Several years ago we represented ConAgra. During one particularly bad summer in St. Louis, the largest local food bank announced that it was nearly out of food and as a result, hundreds of homeless people and those dependent on the food bank would be left to fend for themselves. We told ConAgra about the situation and they decided to deliver three 52' trailers full of food to the food bank. This represented hundreds of thousands of dollars worth of food the company was donating - a very worthy media story.

We contacted all the local media and let them know when the drop would be made. We had a lead executive come in from Omaha for a speech. We directed camera crews where to go for the best shots of the food being delivered, and had the mayor lined up to talk about the food crisis in the city. It was beautiful. Until the day of the drop...

Our press conference was scheduled for 11:00am. We had confirmations from every TV station, every paper and radio station that they would attend to cover the event. At 9:00am that morning, the St. Louis Zoo announced that it had found a live two-headed snake and would be showing it off at, you guessed it, 11:00am. And because the media think that a freak of nature is a better story than a company literally saving the lives of hundreds of helpless people, we got shafted on our event. The local business journal was the only media to attend and cover the event. The Zoo was front page news for two days.

Ever since that day, when something happens that you can't control no matter how good or compelling a clients' story may be, we say that we were 'bitten by the two-headed snake.'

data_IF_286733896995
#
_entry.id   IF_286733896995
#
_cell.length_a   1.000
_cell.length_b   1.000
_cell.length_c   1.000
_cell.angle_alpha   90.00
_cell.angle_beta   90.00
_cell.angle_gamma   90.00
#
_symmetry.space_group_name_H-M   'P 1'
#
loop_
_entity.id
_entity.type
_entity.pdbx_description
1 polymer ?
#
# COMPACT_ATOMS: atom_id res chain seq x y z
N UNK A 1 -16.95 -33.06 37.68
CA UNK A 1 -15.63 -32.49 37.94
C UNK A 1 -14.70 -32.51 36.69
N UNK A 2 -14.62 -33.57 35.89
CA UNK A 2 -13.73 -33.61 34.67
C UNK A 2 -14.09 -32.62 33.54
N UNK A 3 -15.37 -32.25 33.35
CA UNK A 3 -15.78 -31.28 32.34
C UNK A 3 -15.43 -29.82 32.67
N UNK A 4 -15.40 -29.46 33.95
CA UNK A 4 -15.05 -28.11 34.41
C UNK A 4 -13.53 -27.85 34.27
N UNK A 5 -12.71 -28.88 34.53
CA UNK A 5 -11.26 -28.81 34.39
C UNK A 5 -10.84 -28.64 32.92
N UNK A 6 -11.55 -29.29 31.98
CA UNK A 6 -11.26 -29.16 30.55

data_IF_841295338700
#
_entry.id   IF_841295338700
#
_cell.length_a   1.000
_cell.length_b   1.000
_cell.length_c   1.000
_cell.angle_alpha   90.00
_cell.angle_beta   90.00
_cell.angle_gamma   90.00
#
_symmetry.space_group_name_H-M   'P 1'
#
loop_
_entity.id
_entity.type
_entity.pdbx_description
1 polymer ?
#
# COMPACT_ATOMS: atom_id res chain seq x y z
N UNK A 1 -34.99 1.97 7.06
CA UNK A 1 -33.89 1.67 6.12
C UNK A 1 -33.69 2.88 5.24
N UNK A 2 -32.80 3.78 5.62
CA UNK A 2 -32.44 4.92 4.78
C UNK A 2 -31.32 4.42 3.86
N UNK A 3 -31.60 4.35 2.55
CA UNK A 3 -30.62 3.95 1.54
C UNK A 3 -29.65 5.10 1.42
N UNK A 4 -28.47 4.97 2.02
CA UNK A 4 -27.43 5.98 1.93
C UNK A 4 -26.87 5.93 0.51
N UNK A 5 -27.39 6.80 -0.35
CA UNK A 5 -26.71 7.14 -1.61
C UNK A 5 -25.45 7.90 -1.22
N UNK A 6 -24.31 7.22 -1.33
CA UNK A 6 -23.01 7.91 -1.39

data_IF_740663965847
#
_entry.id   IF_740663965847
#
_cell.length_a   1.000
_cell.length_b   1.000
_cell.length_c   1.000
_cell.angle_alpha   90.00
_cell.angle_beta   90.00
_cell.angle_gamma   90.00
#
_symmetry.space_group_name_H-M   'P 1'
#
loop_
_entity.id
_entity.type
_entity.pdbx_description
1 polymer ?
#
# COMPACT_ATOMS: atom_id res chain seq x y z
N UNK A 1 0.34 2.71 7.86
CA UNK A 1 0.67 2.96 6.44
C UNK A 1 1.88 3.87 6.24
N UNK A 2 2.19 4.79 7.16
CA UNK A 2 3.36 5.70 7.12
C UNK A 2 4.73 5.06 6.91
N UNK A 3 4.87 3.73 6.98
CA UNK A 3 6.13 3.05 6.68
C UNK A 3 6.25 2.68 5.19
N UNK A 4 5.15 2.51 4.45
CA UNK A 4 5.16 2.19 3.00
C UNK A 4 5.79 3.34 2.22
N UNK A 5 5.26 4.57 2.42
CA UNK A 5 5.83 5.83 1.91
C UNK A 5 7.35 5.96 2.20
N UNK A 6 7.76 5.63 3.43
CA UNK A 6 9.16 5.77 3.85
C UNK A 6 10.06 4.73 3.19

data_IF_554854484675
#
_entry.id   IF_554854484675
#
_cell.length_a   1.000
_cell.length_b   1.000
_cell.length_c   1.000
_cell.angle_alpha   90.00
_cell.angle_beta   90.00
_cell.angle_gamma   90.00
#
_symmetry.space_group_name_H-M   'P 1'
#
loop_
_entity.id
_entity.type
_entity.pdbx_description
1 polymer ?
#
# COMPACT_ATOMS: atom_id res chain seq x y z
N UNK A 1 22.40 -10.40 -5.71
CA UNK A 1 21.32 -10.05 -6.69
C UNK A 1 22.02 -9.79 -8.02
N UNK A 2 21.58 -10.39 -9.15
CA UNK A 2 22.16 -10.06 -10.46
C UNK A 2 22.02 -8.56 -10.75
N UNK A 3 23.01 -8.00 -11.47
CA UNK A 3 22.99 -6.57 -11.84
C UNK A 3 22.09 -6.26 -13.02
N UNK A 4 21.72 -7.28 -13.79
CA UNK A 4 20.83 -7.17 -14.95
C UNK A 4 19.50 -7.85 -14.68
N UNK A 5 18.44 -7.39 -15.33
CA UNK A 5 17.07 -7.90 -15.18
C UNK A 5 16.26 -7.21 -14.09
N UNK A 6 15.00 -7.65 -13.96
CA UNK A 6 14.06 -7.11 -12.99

Tuesday, August 26, 2008

Say what?

For a tour that is, in reality, struggling to compete for sponsors and ad revenue, the LPGA's latest announcement is quite a shock. As of next season, all players will be required to pass an oral English exam. Apparently, too many foreign players were winning events and sponsors didn't like handing out trophies by way of an interpreter.

It seems an odd move to me, given the fact that so many foreign players have done very well on tour. Both the PGA and LPGA tout how 'international' they are, thus the most dominant tours because 'this is where the best from around the world come to play.' If the players fail the test, they get suspended.

The last time I checked, hitting a golf ball from here to there in the fewest number of strokes doesn't require an English proficiency. What is going to be the rule for players who are deaf and have to use sign language? Will they get automatic suspensions?

This just reeks of an American tour being threatened by 'foreigners.' If the LPGA didn't want interpreters helping the golfers with interviews, maybe the American players should take some swing lessons from the Koreans and get in the winners circle more often.

Wednesday, July 16, 2008

NFL reputation keeps getting better and better

Just when I thought the reputation of the NFL couldn't get any worse, I read about its latest venture. The NFL has actually hired 'experts' to spot and stop players from flashing gang signs during televised games. This of course leads one to believe that a) many NFL players are active gang members, b) the gang activity is so rampant that 'experts' need to be hired to spot it, and c) did I mention many NFL players must be active gang members?

For a league that spends millions of dollars in advertising trying to convince the public that it's players are socially responsible, active in the community, and good people, it sure seems like a waste of money. I guess they got the 'active in the community' part right, they just didn't expect gang activity to constitute "the community."

And they didn't explain who these 'experts' are but I'm dying to know who promotes their services in such a way that is searchable for something like this. Can you imagine the interview process? An NFL executive sits across the table from the candidate quizzing him by flashing gang signs. "What's this mean?" "Who am I dissing now?"